5 Reasons Why Homeschooling is Smart for Your ChildrenAug 20th, 2011 | By Jessica Parnell | Category: New to Homeschooling
Have you considered homeschooling?
Here are five reasons why homeschooling is a smart choice for your children:
1. Top-Notch Education…Without the Budget Cuts
Multiple studies have shown homeschoolers perform better on tests, suffer no social awkwardness and are happier with their lives. In fact, homeschooling can give your children the freedom to excel by eliminating restrictive curriculums. With schools focused on making sure they perform well on standardized tests to avoid No Child Left Behind sanctions, our educational system is at risk and your kids are paying the price. The educational limits of homeschooling are simple: you and your children are limited only by what you choose to do (or not do).
2. Precious Family Time Doesn’t Last Forever
Here’s a hard truth: your kids will grow up…and there’s nothing you can do about it. Homeschooling allows you to experience many more precious moments than if your children were away at school every day. While playing teacher can certainly be vexing at times, nothing beats being there to experience your children’s successes and help them overcome any setbacks. Remember, in addition to being a teacher you’re also a parent…and having you around to share in their triumphs makes it worthwhile for them, too.
3. Homeschooling is About Learning Their Way and at Their Pace
Obviously, educational success comes easier when you firmly grasp the material. Homeschooling allows your children’s education to be customized – designed around the ways they learn best. Your child may be a science superstar but not so great when it comes to algebra. Homeschooling is perfect for that kind of student…they won’t be struggling to keep up with the rest of the class when things turn tough, and they won’t be bored stiff while waiting for the rest of the class to catch up. Homeschooling occurs at the student’s pace, and can be geared towards teaching them in the ways they best absorb and retain information.
4. Make Peer Pressure a Thing of the Past
Remember peer pressure? Remember some of the silly things you did as a child…some of the bad decisions you made? Many of them were made outside of the home, where your parents had little control over the influences you were subjected to. While homeschooling certainly doesn’t eliminate peer pressure (let’s be honest, nothing can), it goes a long way to reducing it and rendering it harmless. With all of the negative influences out there today – and there are quite a few – homeschooling reduces some of the pressures and stresses your child will be subjected to as they struggle with learning, social issues, puberty and adolescence.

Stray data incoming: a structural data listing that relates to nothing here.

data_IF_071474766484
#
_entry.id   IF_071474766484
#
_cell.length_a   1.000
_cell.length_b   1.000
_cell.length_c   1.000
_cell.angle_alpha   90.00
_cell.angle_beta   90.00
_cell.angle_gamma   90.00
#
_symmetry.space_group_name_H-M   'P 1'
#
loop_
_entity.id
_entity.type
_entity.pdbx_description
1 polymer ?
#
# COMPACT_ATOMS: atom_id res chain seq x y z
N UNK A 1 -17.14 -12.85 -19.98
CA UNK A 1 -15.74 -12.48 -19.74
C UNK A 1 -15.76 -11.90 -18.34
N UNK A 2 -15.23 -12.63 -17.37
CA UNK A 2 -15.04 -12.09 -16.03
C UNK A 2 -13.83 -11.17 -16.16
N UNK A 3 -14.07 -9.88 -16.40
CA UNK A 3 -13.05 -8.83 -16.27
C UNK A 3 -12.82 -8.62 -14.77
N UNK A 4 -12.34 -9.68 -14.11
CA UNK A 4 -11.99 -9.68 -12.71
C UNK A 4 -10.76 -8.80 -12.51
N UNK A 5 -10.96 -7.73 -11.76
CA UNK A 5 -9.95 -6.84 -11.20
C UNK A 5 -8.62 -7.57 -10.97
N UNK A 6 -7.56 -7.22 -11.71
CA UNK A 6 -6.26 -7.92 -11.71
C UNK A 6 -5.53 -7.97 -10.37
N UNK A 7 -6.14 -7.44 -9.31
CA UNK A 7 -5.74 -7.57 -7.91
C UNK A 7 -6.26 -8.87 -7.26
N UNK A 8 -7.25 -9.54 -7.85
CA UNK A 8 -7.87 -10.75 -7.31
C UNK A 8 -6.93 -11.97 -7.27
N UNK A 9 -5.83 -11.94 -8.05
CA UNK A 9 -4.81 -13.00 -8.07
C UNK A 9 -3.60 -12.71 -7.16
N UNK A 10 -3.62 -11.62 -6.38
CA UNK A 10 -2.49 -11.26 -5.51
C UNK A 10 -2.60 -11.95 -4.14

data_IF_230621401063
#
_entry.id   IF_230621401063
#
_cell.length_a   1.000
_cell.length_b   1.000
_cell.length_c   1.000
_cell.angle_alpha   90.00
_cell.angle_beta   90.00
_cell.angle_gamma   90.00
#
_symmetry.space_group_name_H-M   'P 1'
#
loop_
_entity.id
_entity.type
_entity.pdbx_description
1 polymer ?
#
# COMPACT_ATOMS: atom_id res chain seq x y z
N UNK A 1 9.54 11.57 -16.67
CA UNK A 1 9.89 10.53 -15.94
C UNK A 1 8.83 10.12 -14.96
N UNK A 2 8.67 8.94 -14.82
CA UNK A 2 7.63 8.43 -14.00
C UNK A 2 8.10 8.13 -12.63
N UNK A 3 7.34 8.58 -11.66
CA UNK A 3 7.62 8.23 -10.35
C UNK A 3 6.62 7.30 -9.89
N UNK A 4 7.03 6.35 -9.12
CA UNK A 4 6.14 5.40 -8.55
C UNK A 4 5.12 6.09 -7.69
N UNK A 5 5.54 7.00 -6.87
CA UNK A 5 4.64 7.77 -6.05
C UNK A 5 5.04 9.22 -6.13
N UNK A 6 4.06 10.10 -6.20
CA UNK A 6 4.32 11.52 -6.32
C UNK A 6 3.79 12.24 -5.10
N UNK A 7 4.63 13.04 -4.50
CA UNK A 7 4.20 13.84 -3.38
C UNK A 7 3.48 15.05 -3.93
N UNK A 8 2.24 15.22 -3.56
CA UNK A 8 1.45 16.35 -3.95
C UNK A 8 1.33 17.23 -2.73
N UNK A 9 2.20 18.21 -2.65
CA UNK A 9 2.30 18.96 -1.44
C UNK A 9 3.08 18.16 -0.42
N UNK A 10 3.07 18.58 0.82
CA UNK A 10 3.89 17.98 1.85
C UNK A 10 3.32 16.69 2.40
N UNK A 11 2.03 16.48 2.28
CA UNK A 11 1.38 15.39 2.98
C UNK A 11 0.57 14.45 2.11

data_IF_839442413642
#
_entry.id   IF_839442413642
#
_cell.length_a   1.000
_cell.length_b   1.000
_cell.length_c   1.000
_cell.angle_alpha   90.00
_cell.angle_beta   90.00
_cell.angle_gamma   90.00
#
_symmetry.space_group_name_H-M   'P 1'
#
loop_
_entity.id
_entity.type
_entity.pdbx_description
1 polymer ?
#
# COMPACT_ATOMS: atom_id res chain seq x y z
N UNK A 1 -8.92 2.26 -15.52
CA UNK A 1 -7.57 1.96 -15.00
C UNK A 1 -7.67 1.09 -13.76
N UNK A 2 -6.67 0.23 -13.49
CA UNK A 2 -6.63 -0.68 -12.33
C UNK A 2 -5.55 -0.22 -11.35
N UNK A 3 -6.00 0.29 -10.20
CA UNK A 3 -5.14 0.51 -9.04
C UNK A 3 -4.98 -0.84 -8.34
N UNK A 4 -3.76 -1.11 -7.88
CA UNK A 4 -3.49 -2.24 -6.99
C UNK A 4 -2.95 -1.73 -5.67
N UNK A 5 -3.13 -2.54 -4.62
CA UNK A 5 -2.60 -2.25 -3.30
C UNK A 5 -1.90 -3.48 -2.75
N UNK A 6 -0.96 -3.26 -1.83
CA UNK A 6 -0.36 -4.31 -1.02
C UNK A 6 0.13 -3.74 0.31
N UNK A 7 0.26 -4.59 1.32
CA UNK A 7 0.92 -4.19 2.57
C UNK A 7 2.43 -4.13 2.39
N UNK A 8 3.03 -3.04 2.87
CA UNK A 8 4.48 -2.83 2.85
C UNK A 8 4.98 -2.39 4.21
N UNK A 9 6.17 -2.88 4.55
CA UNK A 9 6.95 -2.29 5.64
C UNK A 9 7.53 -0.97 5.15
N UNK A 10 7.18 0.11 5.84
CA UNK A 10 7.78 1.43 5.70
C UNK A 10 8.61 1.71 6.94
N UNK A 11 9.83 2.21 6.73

5. Teach Your Children Your Values
Many parents don’t feel that children learn the values they want to instill in school, regardless of whether it’s a public, private or parochial institution. Homeschooling returns a sense of moral control to you – the parent. It provides a safe environment for you to expose your children to issues and choices you want them to face, when you think they’re ready. In today’s world, building strong moral character is critical to a child’s development and success, and being able to control the curriculum gives you the freedom to teach your values to your child without relying on well-intentioned strangers.
When you think about your child’s education, what’s most important to you as a parent?
Top 5 reasons list, Homeschooling Is a Pathway to Success
Additional homeschooling posts:
Busy Box: 5 Rules to Keep Kids Engaged and Mom’s Sane
You know the scene; while you’re fighting through long division with one child, your toddler empties the entire roll of toilet paper onto the bathroom floor, and your fifth grader is somehow playing Minecraft, again.
Starting Homeschooling Step Four-Know Your Child
Does your child love to get dirty and explore the world around him? Is she a child who loves to sit down and listen as you read a story? Is he an analytical thinker, who tends to question what is happening around him? Is she one who can connect events and experiences to lessons in life? Does he seem to thrive when able to create with his hands? Does she naturally "get it" the first time she hears it? These kinds of questions can help to define the best kind of learning approach for your child.